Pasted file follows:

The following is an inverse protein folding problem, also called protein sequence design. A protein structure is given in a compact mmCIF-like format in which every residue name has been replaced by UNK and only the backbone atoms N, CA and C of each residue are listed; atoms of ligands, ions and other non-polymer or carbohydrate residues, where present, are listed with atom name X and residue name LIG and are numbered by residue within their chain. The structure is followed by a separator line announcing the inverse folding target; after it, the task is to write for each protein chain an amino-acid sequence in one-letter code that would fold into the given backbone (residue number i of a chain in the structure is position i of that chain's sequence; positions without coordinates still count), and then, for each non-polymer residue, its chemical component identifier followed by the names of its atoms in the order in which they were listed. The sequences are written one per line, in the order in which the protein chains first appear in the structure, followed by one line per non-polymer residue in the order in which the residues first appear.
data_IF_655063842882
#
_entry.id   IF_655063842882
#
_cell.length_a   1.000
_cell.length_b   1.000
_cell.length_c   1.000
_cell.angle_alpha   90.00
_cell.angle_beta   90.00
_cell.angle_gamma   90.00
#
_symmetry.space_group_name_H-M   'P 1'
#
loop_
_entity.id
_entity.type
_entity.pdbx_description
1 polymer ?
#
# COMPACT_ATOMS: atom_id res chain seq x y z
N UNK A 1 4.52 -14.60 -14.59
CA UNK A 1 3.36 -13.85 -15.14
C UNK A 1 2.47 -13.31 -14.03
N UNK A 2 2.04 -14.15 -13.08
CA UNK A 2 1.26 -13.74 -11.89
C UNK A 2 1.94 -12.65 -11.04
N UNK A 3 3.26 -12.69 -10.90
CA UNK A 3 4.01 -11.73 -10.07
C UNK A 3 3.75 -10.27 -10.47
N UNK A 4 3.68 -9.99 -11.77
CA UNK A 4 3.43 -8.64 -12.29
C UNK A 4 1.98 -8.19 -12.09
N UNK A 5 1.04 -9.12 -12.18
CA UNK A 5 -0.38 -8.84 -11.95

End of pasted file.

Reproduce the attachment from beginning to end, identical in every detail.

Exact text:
The following is an inverse protein folding problem, also called protein sequence design. A protein structure is given in a compact mmCIF-like format in which every residue name has been replaced by UNK and only the backbone atoms N, CA and C of each residue are listed; atoms of ligands, ions and other non-polymer or carbohydrate residues, where present, are listed with atom name X and residue name LIG and are numbered by residue within their chain. The structure is followed by a separator line announcing the inverse folding target; after it, the task is to write for each protein chain an amino-acid sequence in one-letter code that would fold into the given backbone (residue number i of a chain in the structure is position i of that chain's sequence; positions without coordinates still count), and then, for each non-polymer residue, its chemical component identifier followed by the names of its atoms in the order in which they were listed. The sequences are written one per line, in the order in which the protein chains first appear in the structure, followed by one line per non-polymer residue in the order in which the residues first appear.
data_IF_655063842882
#
_entry.id   IF_655063842882
#
_cell.length_a   1.000
_cell.length_b   1.000
_cell.length_c   1.000
_cell.angle_alpha   90.00
_cell.angle_beta   90.00
_cell.angle_gamma   90.00
#
_symmetry.space_group_name_H-M   'P 1'
#
loop_
_entity.id
_entity.type
_entity.pdbx_description
1 polymer ?
#
# COMPACT_ATOMS: atom_id res chain seq x y z
N UNK A 1 4.52 -14.60 -14.59
CA UNK A 1 3.36 -13.85 -15.14
C UNK A 1 2.47 -13.31 -14.03
N UNK A 2 2.04 -14.15 -13.08
CA UNK A 2 1.26 -13.74 -11.89
C UNK A 2 1.94 -12.65 -11.04
N UNK A 3 3.26 -12.69 -10.90
CA UNK A 3 4.01 -11.73 -10.07
C UNK A 3 3.75 -10.27 -10.47
N UNK A 4 3.68 -9.99 -11.77
CA UNK A 4 3.43 -8.64 -12.29
C UNK A 4 1.98 -8.19 -12.09
N UNK A 5 1.04 -9.12 -12.18
CA UNK A 5 -0.38 -8.84 -11.95